The one thing Kobo does really well is give you a ton of customization options in the main settings menu. You can set the page refresh rate for e-ink from 1-6 pages and give you the ability to set up the different swiping motions to turn pages. This is optimal for people living in Japan and Asia, where the character layout is right to left and page turns are left to right. There are new games as well, such as a Words with Friends clone and a few others. Of course, you have your scrapbook to take advantage of the touchscreen and internet browser. There are enough options to get the most out of your e-reader, but not too many to confuse your average reader.
Kobo has not redesigned the wheel with this Aura HD e-reader and it maintains most of the core features customers are used to. Reading Life remains on this model, which earns you awards for reading and records statistics for your reading habits. The Aura is a culmination of all of the company’s experiences with making devices during the last four years. It is the most polished e-reader Kobo has ever released and the company takes some risks in the way the menus and hardware are designed.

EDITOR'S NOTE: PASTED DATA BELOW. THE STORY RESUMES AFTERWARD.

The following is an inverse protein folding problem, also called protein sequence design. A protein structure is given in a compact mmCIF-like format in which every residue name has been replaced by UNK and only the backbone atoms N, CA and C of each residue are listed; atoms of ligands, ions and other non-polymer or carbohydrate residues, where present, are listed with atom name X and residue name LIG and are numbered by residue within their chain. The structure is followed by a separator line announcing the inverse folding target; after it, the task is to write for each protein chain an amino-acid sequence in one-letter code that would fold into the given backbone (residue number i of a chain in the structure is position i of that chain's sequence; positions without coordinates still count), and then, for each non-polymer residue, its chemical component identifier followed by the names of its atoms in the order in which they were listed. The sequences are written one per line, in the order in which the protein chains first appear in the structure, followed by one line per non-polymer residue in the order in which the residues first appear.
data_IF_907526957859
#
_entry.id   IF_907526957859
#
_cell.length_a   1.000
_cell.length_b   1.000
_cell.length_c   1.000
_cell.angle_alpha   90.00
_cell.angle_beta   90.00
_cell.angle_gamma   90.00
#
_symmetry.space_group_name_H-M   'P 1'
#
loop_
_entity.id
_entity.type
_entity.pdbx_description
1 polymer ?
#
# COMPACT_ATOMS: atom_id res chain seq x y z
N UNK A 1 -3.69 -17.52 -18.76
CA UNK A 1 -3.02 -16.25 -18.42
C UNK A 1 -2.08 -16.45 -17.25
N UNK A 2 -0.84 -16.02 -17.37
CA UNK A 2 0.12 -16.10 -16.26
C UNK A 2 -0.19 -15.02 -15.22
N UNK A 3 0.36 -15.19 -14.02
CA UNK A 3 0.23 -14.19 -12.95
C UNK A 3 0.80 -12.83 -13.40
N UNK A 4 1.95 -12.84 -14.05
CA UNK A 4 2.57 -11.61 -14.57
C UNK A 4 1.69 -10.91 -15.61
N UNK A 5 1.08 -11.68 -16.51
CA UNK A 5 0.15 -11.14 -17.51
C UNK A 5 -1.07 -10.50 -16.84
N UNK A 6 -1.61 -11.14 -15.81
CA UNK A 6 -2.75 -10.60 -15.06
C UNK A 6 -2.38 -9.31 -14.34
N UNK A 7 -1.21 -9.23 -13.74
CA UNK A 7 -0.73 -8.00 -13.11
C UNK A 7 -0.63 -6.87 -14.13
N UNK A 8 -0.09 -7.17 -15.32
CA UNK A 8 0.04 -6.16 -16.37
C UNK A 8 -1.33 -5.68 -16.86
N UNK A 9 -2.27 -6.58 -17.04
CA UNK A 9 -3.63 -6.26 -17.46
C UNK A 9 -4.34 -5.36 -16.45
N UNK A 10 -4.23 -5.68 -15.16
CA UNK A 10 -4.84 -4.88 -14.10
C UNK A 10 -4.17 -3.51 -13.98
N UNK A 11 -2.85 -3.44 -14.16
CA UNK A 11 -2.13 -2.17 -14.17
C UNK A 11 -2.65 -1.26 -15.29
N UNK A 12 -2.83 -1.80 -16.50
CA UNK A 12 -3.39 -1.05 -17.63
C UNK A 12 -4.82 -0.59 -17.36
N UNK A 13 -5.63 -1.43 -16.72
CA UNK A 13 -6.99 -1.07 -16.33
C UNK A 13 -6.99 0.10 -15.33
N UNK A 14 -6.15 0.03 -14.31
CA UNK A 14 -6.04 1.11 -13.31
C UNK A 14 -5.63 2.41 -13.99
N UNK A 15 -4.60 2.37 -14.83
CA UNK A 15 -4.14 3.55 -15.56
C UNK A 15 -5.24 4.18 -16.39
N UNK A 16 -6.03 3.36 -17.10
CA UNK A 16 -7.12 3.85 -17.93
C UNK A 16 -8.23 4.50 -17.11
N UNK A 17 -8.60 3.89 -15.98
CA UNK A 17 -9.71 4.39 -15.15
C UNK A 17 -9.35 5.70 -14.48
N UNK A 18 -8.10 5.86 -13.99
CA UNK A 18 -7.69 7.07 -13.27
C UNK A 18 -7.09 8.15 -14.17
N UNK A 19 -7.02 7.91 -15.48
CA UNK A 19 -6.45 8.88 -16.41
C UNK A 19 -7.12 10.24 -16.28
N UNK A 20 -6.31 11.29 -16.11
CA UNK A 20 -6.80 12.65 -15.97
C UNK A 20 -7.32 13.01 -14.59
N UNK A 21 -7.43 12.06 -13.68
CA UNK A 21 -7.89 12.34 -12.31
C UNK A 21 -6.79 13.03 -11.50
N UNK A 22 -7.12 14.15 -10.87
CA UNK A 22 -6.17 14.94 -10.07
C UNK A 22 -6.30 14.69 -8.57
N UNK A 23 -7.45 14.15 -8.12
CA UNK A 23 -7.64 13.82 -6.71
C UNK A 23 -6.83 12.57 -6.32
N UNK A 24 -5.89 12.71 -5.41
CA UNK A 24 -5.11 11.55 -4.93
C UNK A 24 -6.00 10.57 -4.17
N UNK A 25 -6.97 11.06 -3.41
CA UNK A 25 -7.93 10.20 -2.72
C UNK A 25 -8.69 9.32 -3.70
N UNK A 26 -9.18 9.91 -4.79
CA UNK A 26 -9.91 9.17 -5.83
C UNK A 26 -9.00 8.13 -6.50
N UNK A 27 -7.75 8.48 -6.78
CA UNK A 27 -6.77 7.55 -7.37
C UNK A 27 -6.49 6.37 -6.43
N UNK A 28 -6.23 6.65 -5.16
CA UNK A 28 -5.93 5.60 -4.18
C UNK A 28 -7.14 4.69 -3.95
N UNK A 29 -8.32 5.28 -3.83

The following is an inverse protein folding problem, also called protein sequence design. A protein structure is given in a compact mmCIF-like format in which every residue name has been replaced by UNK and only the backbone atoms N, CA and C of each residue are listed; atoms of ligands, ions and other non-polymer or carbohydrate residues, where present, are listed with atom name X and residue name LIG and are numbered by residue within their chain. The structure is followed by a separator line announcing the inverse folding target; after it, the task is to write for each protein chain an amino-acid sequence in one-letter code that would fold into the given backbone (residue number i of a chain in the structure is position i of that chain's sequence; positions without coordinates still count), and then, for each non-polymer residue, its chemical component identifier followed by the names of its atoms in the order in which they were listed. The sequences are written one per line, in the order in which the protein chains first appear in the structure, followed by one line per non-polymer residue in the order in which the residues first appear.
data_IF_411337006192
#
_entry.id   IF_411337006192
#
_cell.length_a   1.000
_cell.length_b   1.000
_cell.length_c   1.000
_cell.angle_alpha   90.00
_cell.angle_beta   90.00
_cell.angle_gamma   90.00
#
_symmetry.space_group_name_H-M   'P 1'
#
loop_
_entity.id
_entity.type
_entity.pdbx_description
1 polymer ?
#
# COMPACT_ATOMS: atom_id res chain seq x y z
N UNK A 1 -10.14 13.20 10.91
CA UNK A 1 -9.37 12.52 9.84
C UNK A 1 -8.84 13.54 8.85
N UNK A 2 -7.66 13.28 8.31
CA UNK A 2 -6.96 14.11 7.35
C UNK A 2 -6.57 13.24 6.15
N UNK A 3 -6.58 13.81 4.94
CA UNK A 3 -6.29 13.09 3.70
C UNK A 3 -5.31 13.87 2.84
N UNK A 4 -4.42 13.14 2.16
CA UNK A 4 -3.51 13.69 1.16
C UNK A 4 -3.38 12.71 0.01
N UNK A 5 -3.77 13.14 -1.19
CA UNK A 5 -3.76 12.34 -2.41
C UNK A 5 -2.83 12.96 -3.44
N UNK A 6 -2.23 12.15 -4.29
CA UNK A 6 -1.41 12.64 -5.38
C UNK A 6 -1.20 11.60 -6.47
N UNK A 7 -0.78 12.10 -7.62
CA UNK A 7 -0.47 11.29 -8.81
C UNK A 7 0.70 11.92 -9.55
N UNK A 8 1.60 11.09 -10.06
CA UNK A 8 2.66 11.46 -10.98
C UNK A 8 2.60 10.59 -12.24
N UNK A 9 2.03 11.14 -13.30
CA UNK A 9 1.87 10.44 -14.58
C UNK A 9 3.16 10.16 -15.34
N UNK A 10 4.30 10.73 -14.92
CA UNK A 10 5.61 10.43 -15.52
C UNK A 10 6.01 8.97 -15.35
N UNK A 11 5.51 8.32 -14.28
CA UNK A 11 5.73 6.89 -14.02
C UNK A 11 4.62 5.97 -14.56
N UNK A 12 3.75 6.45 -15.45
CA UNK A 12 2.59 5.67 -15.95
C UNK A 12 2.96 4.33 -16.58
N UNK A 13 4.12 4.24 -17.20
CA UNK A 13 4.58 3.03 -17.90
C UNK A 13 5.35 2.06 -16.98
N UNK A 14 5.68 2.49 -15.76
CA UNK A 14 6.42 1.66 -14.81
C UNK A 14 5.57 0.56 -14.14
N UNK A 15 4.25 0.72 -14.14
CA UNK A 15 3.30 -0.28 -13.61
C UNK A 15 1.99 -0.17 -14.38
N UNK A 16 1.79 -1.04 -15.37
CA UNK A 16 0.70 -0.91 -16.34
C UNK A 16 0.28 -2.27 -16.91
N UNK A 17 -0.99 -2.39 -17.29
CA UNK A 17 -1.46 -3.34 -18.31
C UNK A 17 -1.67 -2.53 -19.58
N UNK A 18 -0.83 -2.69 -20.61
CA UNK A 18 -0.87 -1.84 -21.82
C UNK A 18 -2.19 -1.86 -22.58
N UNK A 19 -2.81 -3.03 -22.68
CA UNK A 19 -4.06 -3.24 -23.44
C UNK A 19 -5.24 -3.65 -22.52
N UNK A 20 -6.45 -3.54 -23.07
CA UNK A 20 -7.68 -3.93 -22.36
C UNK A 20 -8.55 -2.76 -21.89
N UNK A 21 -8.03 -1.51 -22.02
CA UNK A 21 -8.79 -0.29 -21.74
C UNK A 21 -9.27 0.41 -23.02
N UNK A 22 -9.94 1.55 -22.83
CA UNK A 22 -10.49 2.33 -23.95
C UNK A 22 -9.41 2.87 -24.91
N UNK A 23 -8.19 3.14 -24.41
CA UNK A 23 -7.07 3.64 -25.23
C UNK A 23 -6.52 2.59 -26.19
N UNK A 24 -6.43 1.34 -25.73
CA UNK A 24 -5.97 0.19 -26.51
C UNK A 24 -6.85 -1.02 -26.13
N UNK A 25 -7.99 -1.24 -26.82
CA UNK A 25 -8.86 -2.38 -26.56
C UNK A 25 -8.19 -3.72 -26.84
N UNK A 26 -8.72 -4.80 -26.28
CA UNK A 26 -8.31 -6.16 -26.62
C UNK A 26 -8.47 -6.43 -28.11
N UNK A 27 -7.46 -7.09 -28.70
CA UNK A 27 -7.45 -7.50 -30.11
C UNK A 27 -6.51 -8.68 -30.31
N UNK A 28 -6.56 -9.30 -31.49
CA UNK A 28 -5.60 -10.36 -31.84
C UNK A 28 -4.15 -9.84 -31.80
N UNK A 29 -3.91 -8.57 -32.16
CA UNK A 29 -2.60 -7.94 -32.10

Kobo does the best job out of any e-reader company in the world in appealing to newbies and hardcore users alike. The interface is simple enough that people new to the e-reader scene can intuitively use it right away, but packs a number of advanced features underneath the hood to appeal to the type of person that uses Calibre or wants to load in their own fonts.
The Aura HD will allow you to read most ebooks in PDF and EPUB format, and will even allow you to load in books you have purchased from other online bookstores. You will have to set up your Adobe Digital Editions account in order to this, but we will show you how in an upcoming video tutorial. Two of the other big formats are CBR and CBZ—these are the most popular format for comic books—and the Aura will allow you read them.